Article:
* About 1,600 workers at Kentucky plant are eligible
* Toyota expects 20-25 pct of eligible workers to take offer
* Company aims to manage attrition, labor costs to decline
Nov 30 Toyota Motor Corp said on Friday
it is offering retirement incentives to about 2,000 U.S.
workers, or 10 percent of its employees in the country, in an
effort to manage attrition of its aging work force.
About 1,600 workers at the Japanese automaker's Georgetown,
Kentucky plant, or about a quarter of the work force there, are
eligible, Toyota spokesman Mike Goss said.
The rest of the eligible employees work at plants and
offices throughout the United States, he said.
"We're trying to spread out the impact of the attrition over
some time as opposed to the risk of them all walking away at the
same time," Goss said.
Toyota began hiring people in Kentucky 25 years ago and the
plant opened in 1988. The factory builds the Camry sedan, Venza
crossover vehicle and Avalon large sedan.
The automaker employs about 20,000 people in the United
States, including about 6,600 at the Georgetown plant that began
production in 1988 and has an annual production capacity of
500,000 vehicles. Goss said they expect about 20 percent to 25
percent of those eligible to take the offer.
Employees who work 25 years at Toyota qualify for retirement
with full medical benefits, pension and 401k pay, he said. The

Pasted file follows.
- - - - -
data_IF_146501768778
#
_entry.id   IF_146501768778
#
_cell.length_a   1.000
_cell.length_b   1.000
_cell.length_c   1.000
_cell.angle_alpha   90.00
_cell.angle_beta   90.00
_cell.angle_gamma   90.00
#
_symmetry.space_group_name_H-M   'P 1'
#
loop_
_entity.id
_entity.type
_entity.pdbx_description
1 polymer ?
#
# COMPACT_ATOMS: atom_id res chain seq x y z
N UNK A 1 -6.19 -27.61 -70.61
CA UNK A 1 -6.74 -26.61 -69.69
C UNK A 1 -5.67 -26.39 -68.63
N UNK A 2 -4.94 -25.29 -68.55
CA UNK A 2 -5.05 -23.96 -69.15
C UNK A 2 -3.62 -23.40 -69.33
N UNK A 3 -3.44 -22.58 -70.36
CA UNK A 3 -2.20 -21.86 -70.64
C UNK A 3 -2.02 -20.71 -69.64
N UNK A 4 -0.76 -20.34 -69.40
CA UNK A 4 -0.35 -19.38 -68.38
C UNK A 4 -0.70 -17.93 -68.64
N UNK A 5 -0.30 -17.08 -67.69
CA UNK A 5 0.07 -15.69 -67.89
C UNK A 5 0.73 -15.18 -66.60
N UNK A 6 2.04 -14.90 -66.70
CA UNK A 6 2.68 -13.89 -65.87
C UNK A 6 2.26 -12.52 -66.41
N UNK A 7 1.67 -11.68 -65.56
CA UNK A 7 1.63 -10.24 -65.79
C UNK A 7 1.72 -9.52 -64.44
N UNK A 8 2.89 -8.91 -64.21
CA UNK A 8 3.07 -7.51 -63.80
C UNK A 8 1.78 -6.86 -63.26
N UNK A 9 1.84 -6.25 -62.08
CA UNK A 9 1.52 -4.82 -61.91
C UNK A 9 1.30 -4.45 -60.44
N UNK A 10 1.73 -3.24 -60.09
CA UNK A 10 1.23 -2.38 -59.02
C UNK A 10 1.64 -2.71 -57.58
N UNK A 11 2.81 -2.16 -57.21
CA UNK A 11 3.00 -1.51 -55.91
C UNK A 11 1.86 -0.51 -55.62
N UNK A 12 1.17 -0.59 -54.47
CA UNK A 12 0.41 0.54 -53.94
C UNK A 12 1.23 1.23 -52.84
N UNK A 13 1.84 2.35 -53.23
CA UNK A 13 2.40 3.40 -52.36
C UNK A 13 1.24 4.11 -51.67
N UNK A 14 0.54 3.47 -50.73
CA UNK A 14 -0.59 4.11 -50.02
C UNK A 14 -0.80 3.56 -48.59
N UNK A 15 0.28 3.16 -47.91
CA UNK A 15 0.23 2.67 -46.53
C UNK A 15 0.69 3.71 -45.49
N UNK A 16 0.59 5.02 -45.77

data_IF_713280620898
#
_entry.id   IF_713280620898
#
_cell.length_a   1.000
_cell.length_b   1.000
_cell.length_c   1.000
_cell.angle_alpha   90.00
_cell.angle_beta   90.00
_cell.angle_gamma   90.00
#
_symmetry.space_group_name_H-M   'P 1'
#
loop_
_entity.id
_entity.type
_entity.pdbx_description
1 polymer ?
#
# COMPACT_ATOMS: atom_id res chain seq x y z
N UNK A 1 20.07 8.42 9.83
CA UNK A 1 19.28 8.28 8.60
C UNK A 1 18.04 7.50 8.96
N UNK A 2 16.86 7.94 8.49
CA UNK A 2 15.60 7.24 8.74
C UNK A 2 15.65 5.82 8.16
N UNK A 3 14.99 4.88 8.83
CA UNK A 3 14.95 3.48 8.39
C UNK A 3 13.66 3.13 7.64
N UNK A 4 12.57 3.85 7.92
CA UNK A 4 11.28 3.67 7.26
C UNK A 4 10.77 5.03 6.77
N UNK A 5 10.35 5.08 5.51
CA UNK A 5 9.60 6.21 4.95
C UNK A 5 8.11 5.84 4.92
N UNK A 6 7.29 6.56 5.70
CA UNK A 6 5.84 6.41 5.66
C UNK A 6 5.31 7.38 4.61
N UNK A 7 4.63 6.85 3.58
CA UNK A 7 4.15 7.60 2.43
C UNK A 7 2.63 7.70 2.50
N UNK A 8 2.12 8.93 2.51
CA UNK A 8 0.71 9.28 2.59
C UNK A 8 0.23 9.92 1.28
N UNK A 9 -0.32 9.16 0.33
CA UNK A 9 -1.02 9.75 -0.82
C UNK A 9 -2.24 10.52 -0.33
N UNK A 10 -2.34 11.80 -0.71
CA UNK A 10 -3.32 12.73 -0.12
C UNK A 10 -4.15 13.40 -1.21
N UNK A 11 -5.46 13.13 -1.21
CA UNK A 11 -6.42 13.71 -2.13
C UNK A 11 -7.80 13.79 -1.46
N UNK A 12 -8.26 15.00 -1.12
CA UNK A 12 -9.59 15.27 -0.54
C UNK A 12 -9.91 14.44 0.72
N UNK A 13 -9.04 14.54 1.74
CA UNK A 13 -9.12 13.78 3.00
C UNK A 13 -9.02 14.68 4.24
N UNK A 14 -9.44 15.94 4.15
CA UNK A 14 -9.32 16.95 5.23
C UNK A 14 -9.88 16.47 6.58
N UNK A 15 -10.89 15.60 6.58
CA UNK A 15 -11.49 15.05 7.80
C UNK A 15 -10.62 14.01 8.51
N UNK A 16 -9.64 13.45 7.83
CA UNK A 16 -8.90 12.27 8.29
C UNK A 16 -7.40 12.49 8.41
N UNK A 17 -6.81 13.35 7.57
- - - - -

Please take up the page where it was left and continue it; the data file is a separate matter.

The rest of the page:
offer is also being made, however, to those who have worked at
the company 22 years or more, and includes the ability for
employees to purchase the years needed to qualify for full
retirement. Goss declined to say what it costs for employees to
purchase those years.
Under the offer, each worker will get a lump-sum payment
equal to two weeks pay for every year of service, up to 25
years, plus eight additional weeks of pay, Goss said. In return,
the workers would agree to leave on a schedule set by the
Toyota's plant employees are not unionized, but receive
similar pay and benefits as those represented at General Motors
Co, Ford Motor Co and Chrysler Group LLC by the
United Auto Workers. Chrysler is controlled by Italy's
The retirement offer also will allow Toyota to reduce
manufacturing labor costs as veteran workers typically earn
about $26 an hour, compared with starting pay of around $16 an
The retirement incentive offer was originally reported by
the Wall Street Journal.